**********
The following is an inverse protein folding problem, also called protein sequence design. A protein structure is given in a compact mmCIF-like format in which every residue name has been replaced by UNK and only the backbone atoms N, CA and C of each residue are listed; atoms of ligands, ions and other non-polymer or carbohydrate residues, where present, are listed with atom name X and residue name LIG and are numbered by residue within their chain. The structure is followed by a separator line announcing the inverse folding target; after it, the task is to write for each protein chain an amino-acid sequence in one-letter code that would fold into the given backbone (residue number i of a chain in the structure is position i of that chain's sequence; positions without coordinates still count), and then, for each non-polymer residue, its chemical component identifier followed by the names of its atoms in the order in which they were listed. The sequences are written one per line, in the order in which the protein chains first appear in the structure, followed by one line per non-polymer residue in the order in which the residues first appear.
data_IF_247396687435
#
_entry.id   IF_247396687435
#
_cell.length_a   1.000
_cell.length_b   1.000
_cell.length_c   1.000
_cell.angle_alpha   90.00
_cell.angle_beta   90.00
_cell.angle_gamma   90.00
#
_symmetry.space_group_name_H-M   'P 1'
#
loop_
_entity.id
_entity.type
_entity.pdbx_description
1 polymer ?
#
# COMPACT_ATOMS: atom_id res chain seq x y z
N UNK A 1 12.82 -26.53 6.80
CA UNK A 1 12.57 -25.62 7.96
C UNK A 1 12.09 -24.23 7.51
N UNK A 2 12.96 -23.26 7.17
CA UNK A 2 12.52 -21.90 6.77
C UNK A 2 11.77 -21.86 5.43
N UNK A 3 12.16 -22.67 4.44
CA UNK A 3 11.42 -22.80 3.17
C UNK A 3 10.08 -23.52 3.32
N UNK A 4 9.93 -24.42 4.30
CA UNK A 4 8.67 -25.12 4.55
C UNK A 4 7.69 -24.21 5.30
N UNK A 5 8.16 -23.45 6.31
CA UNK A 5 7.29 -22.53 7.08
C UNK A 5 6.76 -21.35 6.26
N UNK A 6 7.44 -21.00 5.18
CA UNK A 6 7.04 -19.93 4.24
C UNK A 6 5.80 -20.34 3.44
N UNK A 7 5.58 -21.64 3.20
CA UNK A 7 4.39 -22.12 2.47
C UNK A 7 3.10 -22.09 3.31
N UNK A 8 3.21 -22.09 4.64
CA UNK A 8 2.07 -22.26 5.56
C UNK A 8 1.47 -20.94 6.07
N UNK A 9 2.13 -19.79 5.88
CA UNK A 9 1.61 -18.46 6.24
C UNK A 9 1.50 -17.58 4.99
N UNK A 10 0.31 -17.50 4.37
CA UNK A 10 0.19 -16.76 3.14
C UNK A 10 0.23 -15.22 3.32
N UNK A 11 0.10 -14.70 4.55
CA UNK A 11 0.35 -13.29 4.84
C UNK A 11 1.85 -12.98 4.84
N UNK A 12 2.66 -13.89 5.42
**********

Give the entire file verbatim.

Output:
The following is an inverse protein folding problem, also called protein sequence design. A protein structure is given in a compact mmCIF-like format in which every residue name has been replaced by UNK and only the backbone atoms N, CA and C of each residue are listed; atoms of ligands, ions and other non-polymer or carbohydrate residues, where present, are listed with atom name X and residue name LIG and are numbered by residue within their chain. The structure is followed by a separator line announcing the inverse folding target; after it, the task is to write for each protein chain an amino-acid sequence in one-letter code that would fold into the given backbone (residue number i of a chain in the structure is position i of that chain's sequence; positions without coordinates still count), and then, for each non-polymer residue, its chemical component identifier followed by the names of its atoms in the order in which they were listed. The sequences are written one per line, in the order in which the protein chains first appear in the structure, followed by one line per non-polymer residue in the order in which the residues first appear.
data_IF_247396687435
#
_entry.id   IF_247396687435
#
_cell.length_a   1.000
_cell.length_b   1.000
_cell.length_c   1.000
_cell.angle_alpha   90.00
_cell.angle_beta   90.00
_cell.angle_gamma   90.00
#
_symmetry.space_group_name_H-M   'P 1'
#
loop_
_entity.id
_entity.type
_entity.pdbx_description
1 polymer ?
#
# COMPACT_ATOMS: atom_id res chain seq x y z
N UNK A 1 12.82 -26.53 6.80
CA UNK A 1 12.57 -25.62 7.96
C UNK A 1 12.09 -24.23 7.51
N UNK A 2 12.96 -23.26 7.17
CA UNK A 2 12.52 -21.90 6.77
C UNK A 2 11.77 -21.86 5.43
N UNK A 3 12.16 -22.67 4.44
CA UNK A 3 11.42 -22.80 3.17
C UNK A 3 10.08 -23.52 3.32
N UNK A 4 9.93 -24.42 4.30
CA UNK A 4 8.67 -25.12 4.55
C UNK A 4 7.69 -24.21 5.30
N UNK A 5 8.16 -23.45 6.31
CA UNK A 5 7.29 -22.53 7.08
C UNK A 5 6.76 -21.35 6.26
N UNK A 6 7.44 -21.00 5.18
CA UNK A 6 7.04 -19.93 4.24
C UNK A 6 5.80 -20.34 3.44
N UNK A 7 5.58 -21.64 3.20
CA UNK A 7 4.39 -22.12 2.47
C UNK A 7 3.10 -22.09 3.31
N UNK A 8 3.21 -22.09 4.64
CA UNK A 8 2.07 -22.26 5.56
C UNK A 8 1.47 -20.94 6.07
N UNK A 9 2.13 -19.79 5.88
CA UNK A 9 1.61 -18.46 6.24
C UNK A 9 1.50 -17.58 4.99
N UNK A 10 0.31 -17.50 4.37
CA UNK A 10 0.19 -16.76 3.14
C UNK A 10 0.23 -15.22 3.32
N UNK A 11 0.10 -14.70 4.55
CA UNK A 11 0.35 -13.29 4.84
C UNK A 11 1.85 -12.98 4.84
N UNK A 12 2.66 -13.89 5.42